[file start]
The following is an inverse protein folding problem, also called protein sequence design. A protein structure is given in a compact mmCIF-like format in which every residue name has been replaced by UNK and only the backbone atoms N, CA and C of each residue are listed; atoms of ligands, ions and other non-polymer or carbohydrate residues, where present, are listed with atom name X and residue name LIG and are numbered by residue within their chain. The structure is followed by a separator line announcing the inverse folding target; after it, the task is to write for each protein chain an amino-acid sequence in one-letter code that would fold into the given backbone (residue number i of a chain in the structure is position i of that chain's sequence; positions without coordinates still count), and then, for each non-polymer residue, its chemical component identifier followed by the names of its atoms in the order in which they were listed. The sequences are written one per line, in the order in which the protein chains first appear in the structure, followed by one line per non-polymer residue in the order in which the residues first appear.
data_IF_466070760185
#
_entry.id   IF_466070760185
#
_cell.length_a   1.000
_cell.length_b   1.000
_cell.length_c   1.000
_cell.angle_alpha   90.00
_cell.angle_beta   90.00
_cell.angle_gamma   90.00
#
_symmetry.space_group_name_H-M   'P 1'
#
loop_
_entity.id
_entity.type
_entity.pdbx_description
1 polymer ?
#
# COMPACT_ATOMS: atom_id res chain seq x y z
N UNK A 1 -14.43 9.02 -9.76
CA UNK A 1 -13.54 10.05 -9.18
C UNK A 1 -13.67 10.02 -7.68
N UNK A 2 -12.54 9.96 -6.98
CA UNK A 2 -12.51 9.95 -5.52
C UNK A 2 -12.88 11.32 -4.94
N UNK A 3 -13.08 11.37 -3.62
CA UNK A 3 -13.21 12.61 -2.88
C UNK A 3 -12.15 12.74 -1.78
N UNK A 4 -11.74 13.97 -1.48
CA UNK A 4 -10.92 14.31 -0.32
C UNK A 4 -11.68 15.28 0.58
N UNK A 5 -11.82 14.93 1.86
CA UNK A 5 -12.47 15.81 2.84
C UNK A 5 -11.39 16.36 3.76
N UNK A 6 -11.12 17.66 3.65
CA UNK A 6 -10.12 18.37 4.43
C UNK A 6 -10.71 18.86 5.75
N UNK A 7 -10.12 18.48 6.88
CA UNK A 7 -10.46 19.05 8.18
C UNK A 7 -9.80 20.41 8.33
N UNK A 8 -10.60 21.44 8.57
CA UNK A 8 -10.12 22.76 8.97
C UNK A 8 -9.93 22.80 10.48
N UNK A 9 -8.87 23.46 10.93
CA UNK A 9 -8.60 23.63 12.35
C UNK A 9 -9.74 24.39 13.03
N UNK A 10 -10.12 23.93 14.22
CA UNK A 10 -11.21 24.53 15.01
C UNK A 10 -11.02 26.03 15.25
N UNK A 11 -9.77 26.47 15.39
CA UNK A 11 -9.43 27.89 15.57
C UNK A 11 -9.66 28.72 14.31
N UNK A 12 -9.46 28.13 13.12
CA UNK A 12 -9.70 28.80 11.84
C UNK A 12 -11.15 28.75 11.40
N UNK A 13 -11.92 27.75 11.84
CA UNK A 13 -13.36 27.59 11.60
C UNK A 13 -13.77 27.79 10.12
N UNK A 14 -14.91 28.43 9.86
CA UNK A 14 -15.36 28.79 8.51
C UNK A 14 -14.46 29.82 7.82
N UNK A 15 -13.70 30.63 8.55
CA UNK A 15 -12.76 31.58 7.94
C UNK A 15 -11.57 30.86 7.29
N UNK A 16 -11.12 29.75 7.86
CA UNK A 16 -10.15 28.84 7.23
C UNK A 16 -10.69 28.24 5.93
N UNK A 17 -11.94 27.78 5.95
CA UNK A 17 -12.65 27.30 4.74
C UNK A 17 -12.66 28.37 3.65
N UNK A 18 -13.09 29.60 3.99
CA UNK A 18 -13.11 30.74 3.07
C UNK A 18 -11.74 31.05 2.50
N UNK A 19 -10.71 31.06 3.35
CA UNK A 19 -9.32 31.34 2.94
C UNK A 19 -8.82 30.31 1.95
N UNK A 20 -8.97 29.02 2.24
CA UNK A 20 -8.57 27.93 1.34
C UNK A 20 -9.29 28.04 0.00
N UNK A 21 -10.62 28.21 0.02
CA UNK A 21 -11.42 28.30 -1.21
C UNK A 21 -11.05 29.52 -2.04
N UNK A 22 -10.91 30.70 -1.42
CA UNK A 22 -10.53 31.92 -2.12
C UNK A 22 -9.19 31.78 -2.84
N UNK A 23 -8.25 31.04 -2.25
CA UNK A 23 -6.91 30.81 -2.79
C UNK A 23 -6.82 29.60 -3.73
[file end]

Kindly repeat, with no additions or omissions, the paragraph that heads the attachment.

The following is an inverse protein folding problem, also called protein sequence design. A protein structure is given in a compact mmCIF-like format in which every residue name has been replaced by UNK and only the backbone atoms N, CA and C of each residue are listed; atoms of ligands, ions and other non-polymer or carbohydrate residues, where present, are listed with atom name X and residue name LIG and are numbered by residue within their chain. The structure is followed by a separator line announcing the inverse folding target; after it, the task is to write for each protein chain an amino-acid sequence in one-letter code that would fold into the given backbone (residue number i of a chain in the structure is position i of that chain's sequence; positions without coordinates still count), and then, for each non-polymer residue, its chemical component identifier followed by the names of its atoms in the order in which they were listed. The sequences are written one per line, in the order in which the protein chains first appear in the structure, followed by one line per non-polymer residue in the order in which the residues first appear.